A treasure island of piano music — Spiegel Online
The Grand Piano label continues to uncover gems of the piano repertoire. — Fanfare




  • Elisaveta Blumina, piano
  • Stuttgart Chamber Orchestra
  • Thomas Sanderling

With two world première recordings, this programme highlights the Romantic and spiritual side of contemporary music from Russia and Eastern Europe. Galina Ustvolskaya’s early Concerto expresses a vision of beauty and suffering in a tonal language quite unlike her later works. Giya Kancheli’s Sio or ‘breeze’ is notable for its striking use of silence, as well as modal tunes, bass drones and wide dynamic extremes derived from Georgian folk music. Silvestrov’s devotional Hymn reflects his approach to music as “a song the world sings about itself”. Elisaveta Blumina’s acclaimed recording of Silvestrov’s solo piano works can be heard on GP639.



Ustvolskaya, Galina Ivanovna
Concerto for Piano, Strings and Timpani (original version) (1946) (00:18:41)
Silvestrov, Valentin
4 Postludes for Piano and String Orchestra (2004) (00:17:00 )
No. 1. Larghetto - Andante * (00:05:42)
No. 2. Moderato, con moto (poco rubato) * (00:03:38)
No. 3. Larghetto, con moto (poco rubato) * (00:02:50)
No. 4. Larghetto, con moto (poco rubato) * (00:04:38)
Kancheli, Giya
Sio (1998) * (00:16:20)
Silvestrov, Valentin
Hymn - 2001 (2001) (00:06:14)
* World Première Recording
Total Time: 00:58:03

The Artist

Blumina, Elisaveta

Prizewinner of the Award Echo Classic, Elisaveta Blumina is much in demand in the most prestigious concert halls of Europe. A child prodigy, she made her concert début as a soloist at the age of sixteen with the Leningrad Symphony Orchestra directed by Alexander Polyanichko with Brahms’s Piano Concerto No. 1. She continued her studies at the University of Music and Theatre in Hamburg and later at the Conservatoire in Berne, with teachers including András Schiff, Evgeni Koroliov, Radu Lupu and Bruno Canino. She won the the International Brahms Piano Competition which culminated in her acclaimed recording of Brahms’ Piano Sonata No. 2 and Klavierstücke, Op. 76. She is recognised as one of the most important interpreters of modern Russian repertoire, and her Mieczysław Weinberg recordings have won wide acclaim. Her career has taken her to venues such as the Berlin Philharmonic, Laeisz-Halle in Hamburg and Carnegie Hall in New York.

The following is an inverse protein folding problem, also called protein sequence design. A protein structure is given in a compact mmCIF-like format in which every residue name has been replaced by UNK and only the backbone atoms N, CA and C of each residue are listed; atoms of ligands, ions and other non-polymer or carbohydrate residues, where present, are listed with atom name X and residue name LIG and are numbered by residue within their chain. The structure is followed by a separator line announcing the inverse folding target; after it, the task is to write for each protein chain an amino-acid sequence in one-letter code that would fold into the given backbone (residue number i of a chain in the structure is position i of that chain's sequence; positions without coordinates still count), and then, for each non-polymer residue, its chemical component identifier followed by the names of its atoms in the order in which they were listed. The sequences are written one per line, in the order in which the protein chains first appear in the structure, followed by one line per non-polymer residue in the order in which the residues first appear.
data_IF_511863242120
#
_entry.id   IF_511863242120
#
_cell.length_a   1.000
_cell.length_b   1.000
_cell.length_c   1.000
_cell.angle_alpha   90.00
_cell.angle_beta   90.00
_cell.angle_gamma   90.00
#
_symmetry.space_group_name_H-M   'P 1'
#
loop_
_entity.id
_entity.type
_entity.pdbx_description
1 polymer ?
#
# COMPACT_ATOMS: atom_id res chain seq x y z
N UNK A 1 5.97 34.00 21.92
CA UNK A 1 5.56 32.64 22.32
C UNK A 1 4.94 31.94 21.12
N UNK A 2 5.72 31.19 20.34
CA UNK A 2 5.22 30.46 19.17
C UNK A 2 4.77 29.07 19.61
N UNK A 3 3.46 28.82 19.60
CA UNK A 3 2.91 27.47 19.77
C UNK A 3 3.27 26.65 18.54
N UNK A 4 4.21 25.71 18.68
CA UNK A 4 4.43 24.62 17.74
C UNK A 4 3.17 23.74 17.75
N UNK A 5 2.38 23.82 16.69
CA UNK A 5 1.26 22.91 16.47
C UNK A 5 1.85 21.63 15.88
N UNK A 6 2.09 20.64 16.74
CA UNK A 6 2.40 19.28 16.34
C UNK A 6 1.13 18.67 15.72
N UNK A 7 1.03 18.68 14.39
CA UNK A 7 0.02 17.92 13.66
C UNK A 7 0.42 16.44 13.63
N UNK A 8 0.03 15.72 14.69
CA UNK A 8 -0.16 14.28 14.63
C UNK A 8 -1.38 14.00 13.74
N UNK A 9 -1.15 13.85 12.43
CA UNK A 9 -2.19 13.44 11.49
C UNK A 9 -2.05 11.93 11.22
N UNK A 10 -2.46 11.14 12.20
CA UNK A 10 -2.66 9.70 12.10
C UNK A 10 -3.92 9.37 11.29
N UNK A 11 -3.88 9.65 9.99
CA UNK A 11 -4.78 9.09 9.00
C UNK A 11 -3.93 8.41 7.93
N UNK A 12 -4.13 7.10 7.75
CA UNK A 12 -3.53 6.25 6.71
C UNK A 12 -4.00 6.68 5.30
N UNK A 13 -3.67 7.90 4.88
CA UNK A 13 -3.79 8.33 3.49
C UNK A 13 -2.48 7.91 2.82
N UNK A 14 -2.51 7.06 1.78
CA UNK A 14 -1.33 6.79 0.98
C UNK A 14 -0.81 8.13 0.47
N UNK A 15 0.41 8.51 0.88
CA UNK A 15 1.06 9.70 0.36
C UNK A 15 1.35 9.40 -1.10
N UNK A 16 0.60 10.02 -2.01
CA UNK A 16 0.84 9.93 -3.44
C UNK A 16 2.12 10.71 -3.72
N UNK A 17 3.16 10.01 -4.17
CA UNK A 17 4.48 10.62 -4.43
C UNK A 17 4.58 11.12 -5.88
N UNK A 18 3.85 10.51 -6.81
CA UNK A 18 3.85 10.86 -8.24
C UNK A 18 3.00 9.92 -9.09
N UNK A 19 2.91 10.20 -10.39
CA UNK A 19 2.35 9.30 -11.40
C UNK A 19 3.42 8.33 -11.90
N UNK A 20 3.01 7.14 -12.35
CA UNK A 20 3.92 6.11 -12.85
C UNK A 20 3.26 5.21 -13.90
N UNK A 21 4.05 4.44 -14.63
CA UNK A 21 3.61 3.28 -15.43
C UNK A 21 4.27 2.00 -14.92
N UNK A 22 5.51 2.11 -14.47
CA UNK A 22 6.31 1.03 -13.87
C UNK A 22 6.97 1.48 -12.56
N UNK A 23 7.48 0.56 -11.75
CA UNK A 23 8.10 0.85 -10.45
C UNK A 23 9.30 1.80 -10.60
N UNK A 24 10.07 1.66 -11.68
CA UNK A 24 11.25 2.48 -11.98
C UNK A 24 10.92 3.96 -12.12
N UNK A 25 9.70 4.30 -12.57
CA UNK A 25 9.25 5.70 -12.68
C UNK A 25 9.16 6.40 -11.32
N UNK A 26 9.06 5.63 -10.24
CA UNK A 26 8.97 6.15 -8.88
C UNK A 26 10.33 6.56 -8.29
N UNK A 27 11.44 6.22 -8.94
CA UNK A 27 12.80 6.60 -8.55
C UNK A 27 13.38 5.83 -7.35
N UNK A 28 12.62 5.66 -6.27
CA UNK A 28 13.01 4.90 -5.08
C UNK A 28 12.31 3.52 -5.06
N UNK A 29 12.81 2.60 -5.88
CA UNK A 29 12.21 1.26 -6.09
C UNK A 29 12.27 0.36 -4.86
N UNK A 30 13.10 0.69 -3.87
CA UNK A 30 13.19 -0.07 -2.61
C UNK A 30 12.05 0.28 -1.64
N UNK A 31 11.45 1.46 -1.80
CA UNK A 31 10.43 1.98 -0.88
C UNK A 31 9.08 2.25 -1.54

Founded by Karl Munchinger in 1945, the Stuttgart Chamber Orchestra has held a prominent position in the international orchestral world for some seven decades. Munchinger, who was principal conductor of the orchestra for over forty years, was able to attract a small group of élite players in the early days to realise his vision of a completely new and exemplary way of interpreting works by Johann Sebastian Bach and the Viennese classicists. Dennis Russell Davies, who was principal conductor from 1995 to 2006, re-defined the orchestra’s artistic priorities to enhance the orchestra’s versatility. Under his directorship the orchestra was able to distinguish itself, both in the concert hall as well as in the recording studio, with repertoire from the 20th and 21st centuries including specially commissioned compositions, particularly from the composers Phillip Glass and Giya Kancheli. With Davies, a complete edition of all 107 symphonies by Joseph Haydn was recorded live for Sony BMG in a unique series of concerts sponsored by Daimler Benz, extending over an eleven-year period ending in 2009. A recording of works by Bartok and Lutoslawski appeared on the ECM label in 2012 conducted by Dennis Russell Davies, who remains associated with the orchestra as conductor laureate. Since 2006, Michael Hofstetter, the internationally renowned specialist for authentic performing practice, has been the orchestra’s principal conductor. From the 2013-14 season the young conductor Matthias Foremny has served as chief conductor of the orchestra. For its exceptional achievements, the Stuttgart Chamber Orchestra was awarded the 2008 European Chamber Music Prize by the European Cultural Foundation. The orchestra is supported by the Land Baden-Württemberg, the City of Stuttgart and Robert Bosch GmbH.